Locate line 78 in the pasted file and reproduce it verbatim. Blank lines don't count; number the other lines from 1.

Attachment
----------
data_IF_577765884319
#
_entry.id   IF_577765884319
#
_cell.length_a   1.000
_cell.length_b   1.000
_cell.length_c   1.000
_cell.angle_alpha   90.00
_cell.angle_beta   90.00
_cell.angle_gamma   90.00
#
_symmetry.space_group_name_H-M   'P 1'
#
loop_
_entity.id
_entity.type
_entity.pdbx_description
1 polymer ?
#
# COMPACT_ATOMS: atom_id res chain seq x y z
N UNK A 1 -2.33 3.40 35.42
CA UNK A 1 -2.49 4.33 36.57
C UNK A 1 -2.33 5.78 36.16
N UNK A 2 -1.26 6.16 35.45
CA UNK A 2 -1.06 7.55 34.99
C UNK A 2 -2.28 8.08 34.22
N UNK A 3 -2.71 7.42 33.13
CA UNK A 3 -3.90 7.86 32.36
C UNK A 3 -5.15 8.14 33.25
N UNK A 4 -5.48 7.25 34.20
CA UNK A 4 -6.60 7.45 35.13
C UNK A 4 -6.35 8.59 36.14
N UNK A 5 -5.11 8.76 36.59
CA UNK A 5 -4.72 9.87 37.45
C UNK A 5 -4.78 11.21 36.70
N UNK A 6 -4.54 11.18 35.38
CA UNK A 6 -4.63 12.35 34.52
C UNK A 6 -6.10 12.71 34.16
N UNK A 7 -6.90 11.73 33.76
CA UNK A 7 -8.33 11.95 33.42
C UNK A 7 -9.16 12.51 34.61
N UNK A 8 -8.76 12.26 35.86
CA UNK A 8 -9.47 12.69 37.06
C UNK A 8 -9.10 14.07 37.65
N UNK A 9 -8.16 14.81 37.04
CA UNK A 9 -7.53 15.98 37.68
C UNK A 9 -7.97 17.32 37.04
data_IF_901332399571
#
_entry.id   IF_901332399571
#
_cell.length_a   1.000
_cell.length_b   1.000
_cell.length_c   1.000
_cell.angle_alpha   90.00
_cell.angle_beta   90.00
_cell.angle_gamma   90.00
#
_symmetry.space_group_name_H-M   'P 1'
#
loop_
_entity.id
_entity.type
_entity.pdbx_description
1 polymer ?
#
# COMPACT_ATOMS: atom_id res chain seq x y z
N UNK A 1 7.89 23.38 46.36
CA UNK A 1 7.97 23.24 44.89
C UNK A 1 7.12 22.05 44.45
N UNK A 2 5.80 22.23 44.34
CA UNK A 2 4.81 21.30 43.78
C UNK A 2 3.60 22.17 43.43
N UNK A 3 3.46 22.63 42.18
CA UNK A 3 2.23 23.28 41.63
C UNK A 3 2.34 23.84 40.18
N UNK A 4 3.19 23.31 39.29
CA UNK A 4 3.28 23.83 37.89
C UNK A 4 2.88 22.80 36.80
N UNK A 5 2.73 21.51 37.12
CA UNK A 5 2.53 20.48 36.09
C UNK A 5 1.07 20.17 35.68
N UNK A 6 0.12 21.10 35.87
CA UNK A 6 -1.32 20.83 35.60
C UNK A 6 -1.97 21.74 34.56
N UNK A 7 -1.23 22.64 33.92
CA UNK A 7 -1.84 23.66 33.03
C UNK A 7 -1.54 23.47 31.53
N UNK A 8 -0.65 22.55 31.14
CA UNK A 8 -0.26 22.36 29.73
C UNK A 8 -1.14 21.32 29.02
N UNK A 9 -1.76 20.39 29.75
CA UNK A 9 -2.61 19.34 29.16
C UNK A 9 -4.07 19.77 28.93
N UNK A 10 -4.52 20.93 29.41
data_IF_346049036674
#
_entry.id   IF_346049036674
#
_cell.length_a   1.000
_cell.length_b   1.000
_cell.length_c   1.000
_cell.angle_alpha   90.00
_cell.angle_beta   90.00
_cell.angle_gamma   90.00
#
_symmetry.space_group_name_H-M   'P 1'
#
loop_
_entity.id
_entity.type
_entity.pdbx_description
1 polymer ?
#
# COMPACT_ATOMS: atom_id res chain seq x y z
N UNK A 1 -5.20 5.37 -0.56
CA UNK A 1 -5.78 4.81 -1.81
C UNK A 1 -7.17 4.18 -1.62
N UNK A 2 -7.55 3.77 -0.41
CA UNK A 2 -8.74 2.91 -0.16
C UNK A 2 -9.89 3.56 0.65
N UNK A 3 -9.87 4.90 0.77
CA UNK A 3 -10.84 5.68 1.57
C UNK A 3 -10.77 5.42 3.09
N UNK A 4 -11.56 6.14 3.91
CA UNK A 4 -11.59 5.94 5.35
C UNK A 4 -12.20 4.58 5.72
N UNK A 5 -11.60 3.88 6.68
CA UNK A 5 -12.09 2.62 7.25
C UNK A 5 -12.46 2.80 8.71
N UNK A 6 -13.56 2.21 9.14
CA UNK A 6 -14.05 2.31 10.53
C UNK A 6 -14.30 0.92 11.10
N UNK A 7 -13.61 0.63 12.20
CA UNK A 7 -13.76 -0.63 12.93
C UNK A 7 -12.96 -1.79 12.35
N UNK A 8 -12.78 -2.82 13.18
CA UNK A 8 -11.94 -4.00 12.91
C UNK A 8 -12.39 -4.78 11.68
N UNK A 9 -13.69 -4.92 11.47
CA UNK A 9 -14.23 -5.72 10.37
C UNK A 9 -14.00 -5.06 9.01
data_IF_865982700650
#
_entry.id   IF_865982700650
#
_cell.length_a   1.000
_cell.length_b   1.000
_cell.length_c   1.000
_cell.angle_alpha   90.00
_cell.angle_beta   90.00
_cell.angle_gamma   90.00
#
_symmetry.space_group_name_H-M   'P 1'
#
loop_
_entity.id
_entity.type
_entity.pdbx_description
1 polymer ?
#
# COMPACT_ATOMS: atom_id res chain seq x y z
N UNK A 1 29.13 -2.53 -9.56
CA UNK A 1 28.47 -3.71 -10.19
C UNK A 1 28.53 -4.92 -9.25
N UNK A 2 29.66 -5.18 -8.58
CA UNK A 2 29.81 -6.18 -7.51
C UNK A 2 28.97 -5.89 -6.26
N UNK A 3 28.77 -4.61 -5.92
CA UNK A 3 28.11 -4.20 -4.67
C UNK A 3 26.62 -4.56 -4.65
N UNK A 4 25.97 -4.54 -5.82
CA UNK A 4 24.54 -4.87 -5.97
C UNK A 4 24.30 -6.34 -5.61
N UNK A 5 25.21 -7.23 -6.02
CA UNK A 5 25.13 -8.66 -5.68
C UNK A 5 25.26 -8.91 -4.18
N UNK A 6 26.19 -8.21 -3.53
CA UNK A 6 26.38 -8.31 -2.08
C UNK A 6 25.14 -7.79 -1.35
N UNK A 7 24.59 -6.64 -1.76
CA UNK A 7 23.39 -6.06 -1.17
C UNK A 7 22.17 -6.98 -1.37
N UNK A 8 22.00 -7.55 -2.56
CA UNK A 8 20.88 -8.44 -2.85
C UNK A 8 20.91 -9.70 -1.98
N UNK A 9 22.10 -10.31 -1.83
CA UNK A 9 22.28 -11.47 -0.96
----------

CA UNK A 4 3.28 23.83 37.89